4.  “My spouse is a huge disappointment.” “He is a loser (poor provider).” “She hasn’t taken care of herself physically.” “I would have never married this person if I had known what I was getting myself into.” “I deserve better.”

Even the best of marriages may enter lulls where thoughts like these remain prevalent for periods of time. Marriage can be hard. Your spouse may grieve or disappoint you greatly. However, this is not a legitimate excuse to bolt, but an opportunity outdo him or her in love (Romans 12:10), to grow in trust in the God who ordained your marriage (Proverbs 3:5-6), and to reflect the faithfulness of God until the very end (Matthew 25:23).

5.  “We are no longer in love.”

If God commands us to love our enemies (Matthew 5:44), we can love our spouse, even if we can’t muster those romantic feelings that once defined the dating or honeymoon phases. The marriage covenant is binding until death, not until one or both of you falls out of love. Dietrich Bonhoeffer said, “It is no longer your love that sustains the marriage, but from now on, the marriage that sustains your love.”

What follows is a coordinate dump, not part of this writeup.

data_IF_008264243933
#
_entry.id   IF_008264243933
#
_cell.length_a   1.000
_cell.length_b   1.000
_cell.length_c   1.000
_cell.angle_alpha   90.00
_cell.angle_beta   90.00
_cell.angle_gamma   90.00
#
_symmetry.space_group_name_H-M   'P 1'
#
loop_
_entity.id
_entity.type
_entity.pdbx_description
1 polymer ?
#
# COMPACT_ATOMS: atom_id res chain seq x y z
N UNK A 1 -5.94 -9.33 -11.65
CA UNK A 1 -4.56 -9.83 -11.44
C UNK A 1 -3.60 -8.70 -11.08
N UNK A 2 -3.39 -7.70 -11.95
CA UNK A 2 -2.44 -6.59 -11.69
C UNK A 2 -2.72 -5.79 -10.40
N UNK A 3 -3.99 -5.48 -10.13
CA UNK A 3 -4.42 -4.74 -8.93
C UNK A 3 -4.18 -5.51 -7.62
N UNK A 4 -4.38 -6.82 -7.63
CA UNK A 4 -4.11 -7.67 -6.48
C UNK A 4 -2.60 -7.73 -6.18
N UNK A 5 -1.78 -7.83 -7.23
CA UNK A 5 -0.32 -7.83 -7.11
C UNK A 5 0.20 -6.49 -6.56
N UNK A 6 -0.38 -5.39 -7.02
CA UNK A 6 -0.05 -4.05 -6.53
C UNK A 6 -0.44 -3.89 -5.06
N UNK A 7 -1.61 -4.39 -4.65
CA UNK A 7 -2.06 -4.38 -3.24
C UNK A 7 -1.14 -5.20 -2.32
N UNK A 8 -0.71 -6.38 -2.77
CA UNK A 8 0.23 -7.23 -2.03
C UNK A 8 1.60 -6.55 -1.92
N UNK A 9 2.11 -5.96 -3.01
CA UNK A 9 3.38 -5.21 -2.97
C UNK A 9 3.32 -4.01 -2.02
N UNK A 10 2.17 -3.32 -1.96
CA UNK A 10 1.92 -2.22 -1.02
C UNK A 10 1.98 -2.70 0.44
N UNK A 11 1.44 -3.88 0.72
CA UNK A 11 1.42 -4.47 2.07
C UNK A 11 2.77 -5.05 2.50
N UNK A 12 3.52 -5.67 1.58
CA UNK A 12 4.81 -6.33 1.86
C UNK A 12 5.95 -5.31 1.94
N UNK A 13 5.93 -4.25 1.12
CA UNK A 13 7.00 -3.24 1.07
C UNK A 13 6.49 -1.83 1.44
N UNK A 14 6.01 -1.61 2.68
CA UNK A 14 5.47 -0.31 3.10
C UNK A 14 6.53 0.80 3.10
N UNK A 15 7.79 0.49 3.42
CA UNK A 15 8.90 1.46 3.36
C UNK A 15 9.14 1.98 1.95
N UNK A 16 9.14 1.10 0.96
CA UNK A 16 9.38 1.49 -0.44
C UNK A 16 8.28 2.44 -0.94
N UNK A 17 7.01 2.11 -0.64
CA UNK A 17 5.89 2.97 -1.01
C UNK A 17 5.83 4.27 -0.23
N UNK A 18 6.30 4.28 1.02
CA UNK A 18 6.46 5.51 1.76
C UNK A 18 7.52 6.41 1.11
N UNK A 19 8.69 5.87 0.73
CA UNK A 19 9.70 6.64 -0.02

When you love your spouse out of obedience to Christ, trust that God can help it grow from the heart and restore the romance that’s been lost.

6.  “I married the wrong person,” or “We were too young.”

Perhaps your marriage was built on a foundation of sand. Maybe your spouse does not meet your present criteria for a godly husband or wife. That does not mean that your soul mate is still out there waiting for you. The idea of a soul mate is not rooted in anything scriptural. The person God intended for you is the person you are with now. If you are struggling with these thoughts, you would do well to confess any sin of disobedience or foolishness before God (1 John 1:8), receive God’s forgiveness and continue in the assurance that God works all things together for our good (Romans 8:28).

7.  “I owe it to myself to be happy. God wouldn’t want me to be unhappy.”

There is a crucial difference between worldly happiness and godly happiness. The first is dependent on circumstance, the latter prevails in spite of circumstance. The Westminster Shorter Catechism states, “Man’s chief end is to glorify God and to enjoy him forever.”

God cares deeply about our eternal happiness! The darkest seasons of marriage can tempt you to despair as the happiest and healthiest marriages around you shine even more brightly, but true happiness in God pushes through those seasons to thank God for any sufferings you may face for his glory (1 Peter 2:21).